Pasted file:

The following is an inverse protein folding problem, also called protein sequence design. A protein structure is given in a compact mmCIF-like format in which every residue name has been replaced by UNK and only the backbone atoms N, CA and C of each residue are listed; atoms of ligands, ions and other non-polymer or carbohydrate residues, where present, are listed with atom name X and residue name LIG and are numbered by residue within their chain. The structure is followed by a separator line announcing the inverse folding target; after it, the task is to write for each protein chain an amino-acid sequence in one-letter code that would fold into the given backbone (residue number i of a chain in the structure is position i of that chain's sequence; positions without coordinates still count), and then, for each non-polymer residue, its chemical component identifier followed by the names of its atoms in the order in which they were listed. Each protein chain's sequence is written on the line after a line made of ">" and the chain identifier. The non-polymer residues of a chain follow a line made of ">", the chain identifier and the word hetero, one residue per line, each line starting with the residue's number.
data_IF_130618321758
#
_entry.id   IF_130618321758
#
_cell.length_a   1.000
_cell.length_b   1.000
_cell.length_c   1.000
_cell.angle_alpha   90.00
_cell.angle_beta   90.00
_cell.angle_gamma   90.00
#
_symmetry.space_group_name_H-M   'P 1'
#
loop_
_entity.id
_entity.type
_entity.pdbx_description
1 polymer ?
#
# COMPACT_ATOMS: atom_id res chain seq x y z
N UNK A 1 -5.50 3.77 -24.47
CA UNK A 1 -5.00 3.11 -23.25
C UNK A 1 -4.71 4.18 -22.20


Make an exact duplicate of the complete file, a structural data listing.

The following is an inverse protein folding problem, also called protein sequence design. A protein structure is given in a compact mmCIF-like format in which every residue name has been replaced by UNK and only the backbone atoms N, CA and C of each residue are listed; atoms of ligands, ions and other non-polymer or carbohydrate residues, where present, are listed with atom name X and residue name LIG and are numbered by residue within their chain. The structure is followed by a separator line announcing the inverse folding target; after it, the task is to write for each protein chain an amino-acid sequence in one-letter code that would fold into the given backbone (residue number i of a chain in the structure is position i of that chain's sequence; positions without coordinates still count), and then, for each non-polymer residue, its chemical component identifier followed by the names of its atoms in the order in which they were listed. Each protein chain's sequence is written on the line after a line made of ">" and the chain identifier. The non-polymer residues of a chain follow a line made of ">", the chain identifier and the word hetero, one residue per line, each line starting with the residue's number.
data_IF_130618321758
#
_entry.id   IF_130618321758
#
_cell.length_a   1.000
_cell.length_b   1.000
_cell.length_c   1.000
_cell.angle_alpha   90.00
_cell.angle_beta   90.00
_cell.angle_gamma   90.00
#
_symmetry.space_group_name_H-M   'P 1'
#
loop_
_entity.id
_entity.type
_entity.pdbx_description
1 polymer ?
#
# COMPACT_ATOMS: atom_id res chain seq x y z
N UNK A 1 -5.50 3.77 -24.47
CA UNK A 1 -5.00 3.11 -23.25
C UNK A 1 -4.71 4.18 -22.20